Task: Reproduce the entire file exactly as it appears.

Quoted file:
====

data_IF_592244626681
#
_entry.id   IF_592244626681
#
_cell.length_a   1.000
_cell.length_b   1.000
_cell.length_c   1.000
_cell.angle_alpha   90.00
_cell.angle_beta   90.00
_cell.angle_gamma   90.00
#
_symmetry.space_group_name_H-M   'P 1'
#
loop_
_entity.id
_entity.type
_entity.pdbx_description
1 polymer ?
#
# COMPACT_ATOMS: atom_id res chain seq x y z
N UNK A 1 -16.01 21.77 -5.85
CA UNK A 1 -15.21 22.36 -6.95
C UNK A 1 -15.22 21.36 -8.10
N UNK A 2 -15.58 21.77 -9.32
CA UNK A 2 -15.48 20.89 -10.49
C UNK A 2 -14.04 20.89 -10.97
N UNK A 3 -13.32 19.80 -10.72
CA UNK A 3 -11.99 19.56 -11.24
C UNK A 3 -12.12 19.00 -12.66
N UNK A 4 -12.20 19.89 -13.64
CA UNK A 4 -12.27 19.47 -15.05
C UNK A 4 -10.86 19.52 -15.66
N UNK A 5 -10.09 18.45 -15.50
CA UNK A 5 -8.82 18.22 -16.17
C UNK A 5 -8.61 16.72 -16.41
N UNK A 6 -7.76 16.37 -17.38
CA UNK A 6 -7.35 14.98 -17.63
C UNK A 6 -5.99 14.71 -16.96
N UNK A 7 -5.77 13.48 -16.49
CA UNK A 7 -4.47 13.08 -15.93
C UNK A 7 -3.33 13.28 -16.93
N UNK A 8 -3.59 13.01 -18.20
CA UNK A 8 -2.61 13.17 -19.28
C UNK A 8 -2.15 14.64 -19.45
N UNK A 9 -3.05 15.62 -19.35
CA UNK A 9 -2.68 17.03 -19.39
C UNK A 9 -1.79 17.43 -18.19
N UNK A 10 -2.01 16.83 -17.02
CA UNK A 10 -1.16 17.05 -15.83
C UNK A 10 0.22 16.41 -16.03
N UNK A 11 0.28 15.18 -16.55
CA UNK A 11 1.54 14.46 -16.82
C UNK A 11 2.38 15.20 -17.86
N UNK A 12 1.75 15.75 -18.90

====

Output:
data_IF_592244626681
#
_entry.id   IF_592244626681
#
_cell.length_a   1.000
_cell.length_b   1.000
_cell.length_c   1.000
_cell.angle_alpha   90.00
_cell.angle_beta   90.00
_cell.angle_gamma   90.00
#
_symmetry.space_group_name_H-M   'P 1'
#
loop_
_entity.id
_entity.type
_entity.pdbx_description
1 polymer ?
#
# COMPACT_ATOMS: atom_id res chain seq x y z
N UNK A 1 -16.01 21.77 -5.85
CA UNK A 1 -15.21 22.36 -6.95
C UNK A 1 -15.22 21.36 -8.10
N UNK A 2 -15.58 21.77 -9.32
CA UNK A 2 -15.48 20.89 -10.49
C UNK A 2 -14.04 20.89 -10.97
N UNK A 3 -13.32 19.80 -10.72
CA UNK A 3 -11.99 19.56 -11.24
C UNK A 3 -12.12 19.00 -12.66
N UNK A 4 -12.20 19.89 -13.64
CA UNK A 4 -12.27 19.47 -15.05
C UNK A 4 -10.86 19.52 -15.66
N UNK A 5 -10.09 18.45 -15.50
CA UNK A 5 -8.82 18.22 -16.17
C UNK A 5 -8.61 16.72 -16.41
N UNK A 6 -7.76 16.37 -17.38
CA UNK A 6 -7.35 14.98 -17.63
C UNK A 6 -5.99 14.71 -16.96
N UNK A 7 -5.77 13.48 -16.49
CA UNK A 7 -4.47 13.08 -15.93
C UNK A 7 -3.33 13.28 -16.93
N UNK A 8 -3.59 13.01 -18.20
CA UNK A 8 -2.61 13.17 -19.28
C UNK A 8 -2.15 14.64 -19.45
N UNK A 9 -3.05 15.62 -19.35
CA UNK A 9 -2.68 17.03 -19.39
C UNK A 9 -1.79 17.43 -18.19
N UNK A 10 -2.01 16.83 -17.02
CA UNK A 10 -1.16 17.05 -15.83
C UNK A 10 0.22 16.41 -16.03
N UNK A 11 0.28 15.18 -16.55
CA UNK A 11 1.54 14.46 -16.82
C UNK A 11 2.38 15.20 -17.86
N UNK A 12 1.75 15.75 -18.90